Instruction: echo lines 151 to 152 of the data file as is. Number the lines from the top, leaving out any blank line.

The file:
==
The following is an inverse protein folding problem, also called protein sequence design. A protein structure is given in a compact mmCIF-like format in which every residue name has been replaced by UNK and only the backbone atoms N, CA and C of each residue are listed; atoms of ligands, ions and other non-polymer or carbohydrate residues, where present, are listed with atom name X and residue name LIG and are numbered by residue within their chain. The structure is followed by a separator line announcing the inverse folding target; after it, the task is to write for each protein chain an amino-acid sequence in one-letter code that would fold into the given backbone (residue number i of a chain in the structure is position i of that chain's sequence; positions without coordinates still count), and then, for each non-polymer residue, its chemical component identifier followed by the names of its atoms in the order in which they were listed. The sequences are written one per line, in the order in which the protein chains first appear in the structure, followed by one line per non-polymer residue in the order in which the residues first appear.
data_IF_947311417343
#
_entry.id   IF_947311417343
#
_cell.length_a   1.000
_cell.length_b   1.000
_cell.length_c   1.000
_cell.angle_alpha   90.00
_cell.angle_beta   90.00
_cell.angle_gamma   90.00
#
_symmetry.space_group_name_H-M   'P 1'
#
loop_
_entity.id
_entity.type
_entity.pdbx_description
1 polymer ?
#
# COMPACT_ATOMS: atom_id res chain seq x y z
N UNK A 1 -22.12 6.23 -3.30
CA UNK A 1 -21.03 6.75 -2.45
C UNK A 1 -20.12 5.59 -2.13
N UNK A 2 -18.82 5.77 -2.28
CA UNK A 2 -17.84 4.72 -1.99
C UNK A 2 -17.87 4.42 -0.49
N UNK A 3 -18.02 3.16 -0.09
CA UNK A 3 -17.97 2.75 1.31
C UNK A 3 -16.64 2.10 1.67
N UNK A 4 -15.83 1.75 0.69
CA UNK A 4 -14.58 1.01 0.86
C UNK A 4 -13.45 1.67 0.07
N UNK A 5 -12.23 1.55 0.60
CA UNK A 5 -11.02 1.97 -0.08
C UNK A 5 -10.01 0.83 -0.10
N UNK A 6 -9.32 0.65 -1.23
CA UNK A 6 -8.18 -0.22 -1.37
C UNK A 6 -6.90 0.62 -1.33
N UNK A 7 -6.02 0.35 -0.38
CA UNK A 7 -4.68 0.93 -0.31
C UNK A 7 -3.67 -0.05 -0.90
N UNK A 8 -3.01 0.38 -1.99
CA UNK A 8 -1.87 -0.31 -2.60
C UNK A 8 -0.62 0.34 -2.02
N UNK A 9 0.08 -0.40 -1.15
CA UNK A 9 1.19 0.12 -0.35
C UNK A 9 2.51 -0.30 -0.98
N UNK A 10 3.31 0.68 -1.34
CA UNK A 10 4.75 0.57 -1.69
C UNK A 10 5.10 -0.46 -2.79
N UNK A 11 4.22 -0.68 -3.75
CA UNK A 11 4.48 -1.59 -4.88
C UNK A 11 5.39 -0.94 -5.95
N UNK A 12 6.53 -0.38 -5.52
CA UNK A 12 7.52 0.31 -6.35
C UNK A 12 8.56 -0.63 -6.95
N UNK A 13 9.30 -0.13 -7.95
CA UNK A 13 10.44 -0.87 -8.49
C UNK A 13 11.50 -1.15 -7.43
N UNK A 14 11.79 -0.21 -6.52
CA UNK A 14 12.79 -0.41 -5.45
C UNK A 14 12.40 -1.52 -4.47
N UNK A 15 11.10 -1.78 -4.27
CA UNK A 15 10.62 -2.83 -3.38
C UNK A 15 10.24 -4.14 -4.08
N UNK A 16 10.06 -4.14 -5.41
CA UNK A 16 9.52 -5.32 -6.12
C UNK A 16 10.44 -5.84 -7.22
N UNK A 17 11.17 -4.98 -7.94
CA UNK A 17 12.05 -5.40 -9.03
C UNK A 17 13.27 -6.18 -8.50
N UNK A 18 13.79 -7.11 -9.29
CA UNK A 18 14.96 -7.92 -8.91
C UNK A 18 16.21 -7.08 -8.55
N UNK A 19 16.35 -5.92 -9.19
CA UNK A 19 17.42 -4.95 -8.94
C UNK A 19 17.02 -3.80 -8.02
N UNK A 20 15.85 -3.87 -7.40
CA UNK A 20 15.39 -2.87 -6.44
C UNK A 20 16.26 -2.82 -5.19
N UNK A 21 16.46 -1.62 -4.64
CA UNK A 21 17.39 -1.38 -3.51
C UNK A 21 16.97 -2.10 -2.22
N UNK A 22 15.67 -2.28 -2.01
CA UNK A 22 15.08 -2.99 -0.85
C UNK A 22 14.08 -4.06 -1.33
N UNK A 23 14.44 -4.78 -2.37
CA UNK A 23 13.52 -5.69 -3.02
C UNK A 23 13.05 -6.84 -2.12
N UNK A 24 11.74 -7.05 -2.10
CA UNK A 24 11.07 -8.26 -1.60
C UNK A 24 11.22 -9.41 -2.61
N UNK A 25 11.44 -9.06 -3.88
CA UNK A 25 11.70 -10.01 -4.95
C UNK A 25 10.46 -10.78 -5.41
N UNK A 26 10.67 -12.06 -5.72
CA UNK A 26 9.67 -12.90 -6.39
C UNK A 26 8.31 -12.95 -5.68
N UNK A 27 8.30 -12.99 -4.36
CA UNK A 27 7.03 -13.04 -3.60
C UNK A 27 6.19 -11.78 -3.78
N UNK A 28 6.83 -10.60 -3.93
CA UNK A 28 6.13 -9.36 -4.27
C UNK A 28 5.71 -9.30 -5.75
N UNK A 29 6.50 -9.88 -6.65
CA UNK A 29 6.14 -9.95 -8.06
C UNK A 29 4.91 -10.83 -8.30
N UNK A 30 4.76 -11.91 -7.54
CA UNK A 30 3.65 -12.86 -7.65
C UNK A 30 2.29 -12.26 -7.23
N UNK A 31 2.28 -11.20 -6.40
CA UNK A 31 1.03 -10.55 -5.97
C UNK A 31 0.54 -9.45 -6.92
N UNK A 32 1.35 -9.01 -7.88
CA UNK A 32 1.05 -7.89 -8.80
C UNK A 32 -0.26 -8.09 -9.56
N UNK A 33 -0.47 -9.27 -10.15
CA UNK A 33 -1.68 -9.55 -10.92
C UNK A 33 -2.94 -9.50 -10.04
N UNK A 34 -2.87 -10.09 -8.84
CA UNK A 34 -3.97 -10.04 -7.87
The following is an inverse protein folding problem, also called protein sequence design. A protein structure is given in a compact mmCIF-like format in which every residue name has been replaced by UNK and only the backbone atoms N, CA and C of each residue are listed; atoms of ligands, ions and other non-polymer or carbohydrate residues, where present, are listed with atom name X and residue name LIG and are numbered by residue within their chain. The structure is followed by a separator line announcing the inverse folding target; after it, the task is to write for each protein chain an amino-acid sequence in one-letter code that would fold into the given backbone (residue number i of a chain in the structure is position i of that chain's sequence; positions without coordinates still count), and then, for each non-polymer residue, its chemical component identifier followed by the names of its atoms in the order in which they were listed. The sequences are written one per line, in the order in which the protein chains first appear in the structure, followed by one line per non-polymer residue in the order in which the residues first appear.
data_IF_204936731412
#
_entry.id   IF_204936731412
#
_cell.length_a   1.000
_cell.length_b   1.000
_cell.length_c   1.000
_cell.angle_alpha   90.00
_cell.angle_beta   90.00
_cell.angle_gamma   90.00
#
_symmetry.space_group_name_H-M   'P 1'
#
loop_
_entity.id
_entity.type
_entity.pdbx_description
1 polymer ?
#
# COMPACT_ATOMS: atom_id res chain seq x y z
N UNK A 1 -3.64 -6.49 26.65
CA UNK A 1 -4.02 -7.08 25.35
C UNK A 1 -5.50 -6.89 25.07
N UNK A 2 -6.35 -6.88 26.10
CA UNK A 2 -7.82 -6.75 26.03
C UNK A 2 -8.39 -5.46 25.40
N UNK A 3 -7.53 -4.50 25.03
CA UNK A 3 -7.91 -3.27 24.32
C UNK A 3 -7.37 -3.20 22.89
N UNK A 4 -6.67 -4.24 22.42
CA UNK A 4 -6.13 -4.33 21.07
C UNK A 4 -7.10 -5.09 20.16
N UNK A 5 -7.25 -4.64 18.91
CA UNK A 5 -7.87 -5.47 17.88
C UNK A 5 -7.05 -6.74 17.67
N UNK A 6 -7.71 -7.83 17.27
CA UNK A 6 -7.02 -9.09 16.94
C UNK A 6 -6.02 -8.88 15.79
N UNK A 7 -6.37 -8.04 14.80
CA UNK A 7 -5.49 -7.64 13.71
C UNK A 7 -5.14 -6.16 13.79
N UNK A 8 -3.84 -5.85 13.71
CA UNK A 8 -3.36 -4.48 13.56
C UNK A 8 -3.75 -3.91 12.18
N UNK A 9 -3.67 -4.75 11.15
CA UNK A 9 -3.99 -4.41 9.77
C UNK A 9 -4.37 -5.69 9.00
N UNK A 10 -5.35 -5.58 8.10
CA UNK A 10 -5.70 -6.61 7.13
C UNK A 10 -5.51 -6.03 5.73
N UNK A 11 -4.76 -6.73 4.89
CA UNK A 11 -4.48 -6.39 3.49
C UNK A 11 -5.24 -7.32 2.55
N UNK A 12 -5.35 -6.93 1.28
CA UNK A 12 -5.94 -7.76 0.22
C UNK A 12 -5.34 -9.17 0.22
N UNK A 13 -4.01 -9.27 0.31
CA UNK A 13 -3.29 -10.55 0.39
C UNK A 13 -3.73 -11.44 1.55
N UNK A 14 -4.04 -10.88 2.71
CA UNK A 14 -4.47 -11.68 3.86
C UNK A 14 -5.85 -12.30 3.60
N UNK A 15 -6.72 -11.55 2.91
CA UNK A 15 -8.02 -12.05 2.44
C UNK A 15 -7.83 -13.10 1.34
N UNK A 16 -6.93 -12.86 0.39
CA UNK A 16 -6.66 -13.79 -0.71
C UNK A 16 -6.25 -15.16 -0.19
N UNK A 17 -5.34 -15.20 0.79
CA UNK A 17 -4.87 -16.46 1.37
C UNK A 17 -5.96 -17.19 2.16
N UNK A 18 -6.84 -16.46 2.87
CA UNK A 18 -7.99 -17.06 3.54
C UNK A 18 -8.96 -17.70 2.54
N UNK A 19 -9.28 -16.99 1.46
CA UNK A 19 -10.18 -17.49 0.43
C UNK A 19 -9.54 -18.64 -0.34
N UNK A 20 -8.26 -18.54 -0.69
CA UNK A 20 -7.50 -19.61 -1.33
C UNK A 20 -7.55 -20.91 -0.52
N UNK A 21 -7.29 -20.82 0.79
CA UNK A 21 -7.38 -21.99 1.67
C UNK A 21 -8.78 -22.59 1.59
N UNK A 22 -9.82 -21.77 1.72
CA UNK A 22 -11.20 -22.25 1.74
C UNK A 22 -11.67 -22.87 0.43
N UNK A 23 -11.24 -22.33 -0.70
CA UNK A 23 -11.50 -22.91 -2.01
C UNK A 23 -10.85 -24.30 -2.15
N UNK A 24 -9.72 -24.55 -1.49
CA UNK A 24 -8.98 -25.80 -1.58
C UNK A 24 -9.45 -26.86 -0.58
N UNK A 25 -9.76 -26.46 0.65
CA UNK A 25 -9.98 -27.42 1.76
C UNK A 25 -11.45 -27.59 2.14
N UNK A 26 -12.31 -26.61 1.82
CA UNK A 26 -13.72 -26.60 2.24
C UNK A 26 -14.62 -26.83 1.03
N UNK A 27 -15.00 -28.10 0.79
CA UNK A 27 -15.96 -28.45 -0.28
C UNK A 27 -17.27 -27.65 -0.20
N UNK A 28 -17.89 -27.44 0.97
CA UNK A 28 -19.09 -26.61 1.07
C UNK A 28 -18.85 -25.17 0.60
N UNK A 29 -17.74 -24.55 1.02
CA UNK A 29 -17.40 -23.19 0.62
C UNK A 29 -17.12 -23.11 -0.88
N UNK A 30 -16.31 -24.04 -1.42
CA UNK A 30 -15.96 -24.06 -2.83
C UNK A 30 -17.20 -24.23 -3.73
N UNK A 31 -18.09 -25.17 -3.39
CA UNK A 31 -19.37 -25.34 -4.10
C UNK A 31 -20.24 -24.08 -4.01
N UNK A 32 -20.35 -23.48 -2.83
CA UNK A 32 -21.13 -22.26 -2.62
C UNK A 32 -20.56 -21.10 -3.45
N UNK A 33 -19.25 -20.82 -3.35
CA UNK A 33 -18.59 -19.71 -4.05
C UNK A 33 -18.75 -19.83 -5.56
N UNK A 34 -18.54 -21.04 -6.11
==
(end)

CA UNK A 3 -7.91 -3.27 24.32
C UNK A 3 -7.37 -3.20 22.89